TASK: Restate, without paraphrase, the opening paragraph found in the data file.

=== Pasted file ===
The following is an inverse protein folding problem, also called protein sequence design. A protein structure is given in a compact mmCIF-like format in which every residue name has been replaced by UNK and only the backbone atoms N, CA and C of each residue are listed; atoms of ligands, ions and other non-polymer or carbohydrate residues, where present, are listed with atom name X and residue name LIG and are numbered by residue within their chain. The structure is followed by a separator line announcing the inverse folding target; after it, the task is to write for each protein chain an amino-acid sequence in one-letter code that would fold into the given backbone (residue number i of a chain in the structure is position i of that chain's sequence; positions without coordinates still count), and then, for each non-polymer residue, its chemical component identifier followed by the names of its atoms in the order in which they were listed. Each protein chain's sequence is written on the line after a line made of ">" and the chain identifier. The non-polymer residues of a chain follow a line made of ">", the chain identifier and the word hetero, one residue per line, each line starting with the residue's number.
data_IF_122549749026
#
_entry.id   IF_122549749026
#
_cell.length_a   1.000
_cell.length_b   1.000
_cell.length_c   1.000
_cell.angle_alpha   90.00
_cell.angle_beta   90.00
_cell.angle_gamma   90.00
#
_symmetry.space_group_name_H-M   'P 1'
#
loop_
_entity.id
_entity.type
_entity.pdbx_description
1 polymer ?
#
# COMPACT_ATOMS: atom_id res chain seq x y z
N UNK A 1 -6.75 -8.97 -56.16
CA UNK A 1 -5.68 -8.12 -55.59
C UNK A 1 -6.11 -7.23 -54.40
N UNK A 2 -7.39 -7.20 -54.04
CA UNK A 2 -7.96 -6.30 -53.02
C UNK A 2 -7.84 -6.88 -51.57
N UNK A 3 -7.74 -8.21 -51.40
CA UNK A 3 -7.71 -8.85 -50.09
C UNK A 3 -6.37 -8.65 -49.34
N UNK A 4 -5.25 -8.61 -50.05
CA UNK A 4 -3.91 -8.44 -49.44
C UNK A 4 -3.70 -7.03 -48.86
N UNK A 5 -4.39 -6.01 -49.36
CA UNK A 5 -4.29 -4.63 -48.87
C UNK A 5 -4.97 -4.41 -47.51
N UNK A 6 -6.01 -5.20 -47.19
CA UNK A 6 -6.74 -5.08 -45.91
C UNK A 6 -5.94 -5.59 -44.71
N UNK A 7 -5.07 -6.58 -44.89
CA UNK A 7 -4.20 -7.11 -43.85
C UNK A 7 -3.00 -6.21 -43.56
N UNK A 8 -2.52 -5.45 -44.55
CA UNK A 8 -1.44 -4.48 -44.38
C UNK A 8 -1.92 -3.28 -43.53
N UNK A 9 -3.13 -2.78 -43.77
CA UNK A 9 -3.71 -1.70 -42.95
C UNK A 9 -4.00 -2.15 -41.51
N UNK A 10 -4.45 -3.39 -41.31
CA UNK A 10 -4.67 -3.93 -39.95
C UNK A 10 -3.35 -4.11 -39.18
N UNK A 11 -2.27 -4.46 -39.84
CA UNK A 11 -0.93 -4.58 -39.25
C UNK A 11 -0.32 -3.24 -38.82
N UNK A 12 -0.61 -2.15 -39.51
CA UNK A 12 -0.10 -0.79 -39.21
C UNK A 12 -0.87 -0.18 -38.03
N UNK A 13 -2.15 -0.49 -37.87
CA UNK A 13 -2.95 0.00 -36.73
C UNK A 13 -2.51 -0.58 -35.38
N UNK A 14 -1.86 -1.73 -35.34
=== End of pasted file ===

The following is an inverse protein folding problem, also called protein sequence design. A protein structure is given in a compact mmCIF-like format in which every residue name has been replaced by UNK and only the backbone atoms N, CA and C of each residue are listed; atoms of ligands, ions and other non-polymer or carbohydrate residues, where present, are listed with atom name X and residue name LIG and are numbered by residue within their chain. The structure is followed by a separator line announcing the inverse folding target; after it, the task is to write for each protein chain an amino-acid sequence in one-letter code that would fold into the given backbone (residue number i of a chain in the structure is position i of that chain's sequence; positions without coordinates still count), and then, for each non-polymer residue, its chemical component identifier followed by the names of its atoms in the order in which they were listed. Each protein chain's sequence is written on the line after a line made of ">" and the chain identifier. The non-polymer residues of a chain follow a line made of ">", the chain identifier and the word hetero, one residue per line, each line starting with the residue's number.